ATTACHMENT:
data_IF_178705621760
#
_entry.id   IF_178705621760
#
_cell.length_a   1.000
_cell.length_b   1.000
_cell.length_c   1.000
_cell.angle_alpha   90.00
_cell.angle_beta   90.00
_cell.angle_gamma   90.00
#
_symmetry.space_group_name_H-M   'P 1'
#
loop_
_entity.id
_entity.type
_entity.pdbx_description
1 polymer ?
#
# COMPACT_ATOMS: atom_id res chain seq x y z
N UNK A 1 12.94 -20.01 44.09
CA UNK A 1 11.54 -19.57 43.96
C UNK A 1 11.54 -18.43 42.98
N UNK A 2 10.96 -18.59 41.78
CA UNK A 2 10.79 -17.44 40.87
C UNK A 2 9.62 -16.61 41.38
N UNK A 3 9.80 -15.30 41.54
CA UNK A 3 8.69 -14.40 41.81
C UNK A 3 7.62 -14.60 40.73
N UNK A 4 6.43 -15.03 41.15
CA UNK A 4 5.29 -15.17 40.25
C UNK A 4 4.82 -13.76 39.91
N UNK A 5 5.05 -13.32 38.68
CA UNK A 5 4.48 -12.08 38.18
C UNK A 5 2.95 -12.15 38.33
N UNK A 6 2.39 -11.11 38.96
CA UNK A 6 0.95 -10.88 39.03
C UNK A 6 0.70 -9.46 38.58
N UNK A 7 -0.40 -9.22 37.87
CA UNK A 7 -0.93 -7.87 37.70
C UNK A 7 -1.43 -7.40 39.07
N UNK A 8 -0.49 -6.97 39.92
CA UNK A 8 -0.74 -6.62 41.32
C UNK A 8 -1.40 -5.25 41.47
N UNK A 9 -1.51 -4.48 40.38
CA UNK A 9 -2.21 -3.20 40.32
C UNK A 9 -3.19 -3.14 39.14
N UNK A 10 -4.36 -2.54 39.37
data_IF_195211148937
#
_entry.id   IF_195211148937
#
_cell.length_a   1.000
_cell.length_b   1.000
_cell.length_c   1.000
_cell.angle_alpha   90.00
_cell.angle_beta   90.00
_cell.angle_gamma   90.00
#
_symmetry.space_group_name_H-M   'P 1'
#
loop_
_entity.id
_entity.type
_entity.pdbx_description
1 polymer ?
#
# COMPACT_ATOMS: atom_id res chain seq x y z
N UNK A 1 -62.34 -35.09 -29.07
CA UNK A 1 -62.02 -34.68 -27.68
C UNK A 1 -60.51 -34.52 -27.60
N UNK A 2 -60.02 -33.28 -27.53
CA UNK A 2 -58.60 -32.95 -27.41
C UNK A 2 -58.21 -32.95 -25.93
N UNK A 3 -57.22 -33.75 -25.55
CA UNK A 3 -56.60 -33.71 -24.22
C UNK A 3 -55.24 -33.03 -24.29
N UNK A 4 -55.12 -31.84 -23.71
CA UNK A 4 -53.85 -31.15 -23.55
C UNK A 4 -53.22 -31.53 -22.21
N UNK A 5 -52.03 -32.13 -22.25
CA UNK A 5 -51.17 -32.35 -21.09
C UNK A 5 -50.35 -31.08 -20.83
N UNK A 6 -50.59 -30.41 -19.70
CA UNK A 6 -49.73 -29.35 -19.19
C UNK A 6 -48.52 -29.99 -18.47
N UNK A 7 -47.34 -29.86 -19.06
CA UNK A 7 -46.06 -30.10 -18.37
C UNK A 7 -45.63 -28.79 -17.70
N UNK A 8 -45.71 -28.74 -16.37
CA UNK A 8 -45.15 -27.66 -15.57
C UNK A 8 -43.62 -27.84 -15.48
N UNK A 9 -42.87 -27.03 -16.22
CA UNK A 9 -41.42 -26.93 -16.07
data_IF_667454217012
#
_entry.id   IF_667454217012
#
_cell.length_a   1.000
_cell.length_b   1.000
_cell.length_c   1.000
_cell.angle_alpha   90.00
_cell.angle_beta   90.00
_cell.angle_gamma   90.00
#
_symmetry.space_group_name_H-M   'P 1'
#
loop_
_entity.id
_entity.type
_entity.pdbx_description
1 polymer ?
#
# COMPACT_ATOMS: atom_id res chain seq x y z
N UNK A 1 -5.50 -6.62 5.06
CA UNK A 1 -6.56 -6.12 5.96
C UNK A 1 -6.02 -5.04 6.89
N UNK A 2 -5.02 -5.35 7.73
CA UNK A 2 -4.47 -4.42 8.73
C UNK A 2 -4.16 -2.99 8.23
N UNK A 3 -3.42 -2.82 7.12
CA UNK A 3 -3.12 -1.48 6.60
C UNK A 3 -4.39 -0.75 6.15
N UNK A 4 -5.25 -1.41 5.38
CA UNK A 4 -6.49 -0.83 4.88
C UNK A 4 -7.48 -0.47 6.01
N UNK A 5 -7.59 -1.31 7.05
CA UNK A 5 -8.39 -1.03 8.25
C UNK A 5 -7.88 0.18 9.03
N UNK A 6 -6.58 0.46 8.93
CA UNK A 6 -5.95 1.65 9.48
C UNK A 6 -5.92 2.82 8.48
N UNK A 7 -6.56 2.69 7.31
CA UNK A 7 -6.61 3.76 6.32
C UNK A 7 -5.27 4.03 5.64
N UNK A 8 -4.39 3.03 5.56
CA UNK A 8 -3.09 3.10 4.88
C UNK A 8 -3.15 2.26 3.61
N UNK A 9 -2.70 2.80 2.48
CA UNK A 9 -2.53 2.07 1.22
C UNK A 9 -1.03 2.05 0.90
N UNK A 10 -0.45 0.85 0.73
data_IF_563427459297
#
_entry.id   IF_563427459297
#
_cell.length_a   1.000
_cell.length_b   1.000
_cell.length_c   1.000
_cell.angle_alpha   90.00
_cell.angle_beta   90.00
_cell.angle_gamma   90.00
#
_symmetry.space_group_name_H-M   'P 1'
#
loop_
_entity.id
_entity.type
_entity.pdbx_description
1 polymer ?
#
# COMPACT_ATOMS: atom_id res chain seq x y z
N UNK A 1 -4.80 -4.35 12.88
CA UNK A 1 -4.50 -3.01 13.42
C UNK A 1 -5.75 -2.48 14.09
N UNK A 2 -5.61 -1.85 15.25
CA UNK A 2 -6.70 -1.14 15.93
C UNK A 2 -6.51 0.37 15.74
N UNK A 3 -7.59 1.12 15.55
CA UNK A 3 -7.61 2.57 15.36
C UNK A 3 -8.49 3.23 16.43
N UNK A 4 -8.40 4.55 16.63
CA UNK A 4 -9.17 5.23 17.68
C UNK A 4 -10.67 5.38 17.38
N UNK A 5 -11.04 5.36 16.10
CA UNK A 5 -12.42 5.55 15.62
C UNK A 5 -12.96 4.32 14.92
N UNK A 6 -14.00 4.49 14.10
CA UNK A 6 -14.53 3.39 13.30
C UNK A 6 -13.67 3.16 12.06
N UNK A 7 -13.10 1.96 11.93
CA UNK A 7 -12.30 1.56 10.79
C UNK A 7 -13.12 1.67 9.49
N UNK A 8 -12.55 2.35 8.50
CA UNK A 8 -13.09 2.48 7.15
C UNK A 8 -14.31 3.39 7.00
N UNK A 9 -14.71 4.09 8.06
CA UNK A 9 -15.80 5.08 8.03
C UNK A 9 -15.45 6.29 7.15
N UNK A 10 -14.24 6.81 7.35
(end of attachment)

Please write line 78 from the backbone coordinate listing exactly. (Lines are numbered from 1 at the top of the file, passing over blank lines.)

N UNK A 4 -55.12 -31.84 -23.71